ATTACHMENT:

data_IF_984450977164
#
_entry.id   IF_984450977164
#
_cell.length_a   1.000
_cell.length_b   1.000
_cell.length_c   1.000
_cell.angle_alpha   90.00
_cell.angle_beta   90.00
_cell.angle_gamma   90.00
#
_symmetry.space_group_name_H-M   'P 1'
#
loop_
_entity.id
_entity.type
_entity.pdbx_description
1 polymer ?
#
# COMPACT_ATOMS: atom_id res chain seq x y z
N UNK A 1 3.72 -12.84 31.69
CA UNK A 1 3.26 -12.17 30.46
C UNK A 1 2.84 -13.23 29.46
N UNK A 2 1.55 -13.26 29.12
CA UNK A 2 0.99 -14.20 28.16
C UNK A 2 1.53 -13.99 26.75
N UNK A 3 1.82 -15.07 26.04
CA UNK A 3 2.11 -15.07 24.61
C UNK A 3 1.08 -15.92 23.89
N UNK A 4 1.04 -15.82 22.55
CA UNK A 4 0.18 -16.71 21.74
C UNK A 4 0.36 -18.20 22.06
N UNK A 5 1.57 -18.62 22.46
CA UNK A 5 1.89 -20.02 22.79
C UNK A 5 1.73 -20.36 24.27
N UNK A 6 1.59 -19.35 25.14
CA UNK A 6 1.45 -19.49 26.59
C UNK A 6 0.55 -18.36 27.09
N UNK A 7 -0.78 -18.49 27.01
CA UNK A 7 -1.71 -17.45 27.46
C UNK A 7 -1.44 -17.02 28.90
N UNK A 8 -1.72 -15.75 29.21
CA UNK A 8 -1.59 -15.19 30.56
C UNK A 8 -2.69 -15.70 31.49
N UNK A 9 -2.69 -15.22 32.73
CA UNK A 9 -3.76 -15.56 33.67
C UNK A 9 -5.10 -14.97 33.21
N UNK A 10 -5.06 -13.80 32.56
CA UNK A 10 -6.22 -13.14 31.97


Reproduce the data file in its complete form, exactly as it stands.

data_IF_984450977164
#
_entry.id   IF_984450977164
#
_cell.length_a   1.000
_cell.length_b   1.000
_cell.length_c   1.000
_cell.angle_alpha   90.00
_cell.angle_beta   90.00
_cell.angle_gamma   90.00
#
_symmetry.space_group_name_H-M   'P 1'
#
loop_
_entity.id
_entity.type
_entity.pdbx_description
1 polymer ?
#
# COMPACT_ATOMS: atom_id res chain seq x y z
N UNK A 1 3.72 -12.84 31.69
CA UNK A 1 3.26 -12.17 30.46
C UNK A 1 2.84 -13.23 29.46
N UNK A 2 1.55 -13.26 29.12
CA UNK A 2 0.99 -14.20 28.16
C UNK A 2 1.53 -13.99 26.75
N UNK A 3 1.82 -15.07 26.04
CA UNK A 3 2.11 -15.07 24.61
C UNK A 3 1.08 -15.92 23.89
N UNK A 4 1.04 -15.82 22.55
CA UNK A 4 0.18 -16.71 21.74
C UNK A 4 0.36 -18.20 22.06
N UNK A 5 1.57 -18.62 22.46
CA UNK A 5 1.89 -20.02 22.79
C UNK A 5 1.73 -20.36 24.27
N UNK A 6 1.59 -19.35 25.14
CA UNK A 6 1.45 -19.49 26.59
C UNK A 6 0.55 -18.36 27.09
N UNK A 7 -0.78 -18.49 27.01
CA UNK A 7 -1.71 -17.45 27.46
C UNK A 7 -1.44 -17.02 28.90
N UNK A 8 -1.72 -15.75 29.21
CA UNK A 8 -1.59 -15.19 30.56
C UNK A 8 -2.69 -15.70 31.49
N UNK A 9 -2.69 -15.22 32.73
CA UNK A 9 -3.76 -15.56 33.67
C UNK A 9 -5.10 -14.97 33.21
N UNK A 10 -5.06 -13.80 32.56
CA UNK A 10 -6.22 -13.14 31.97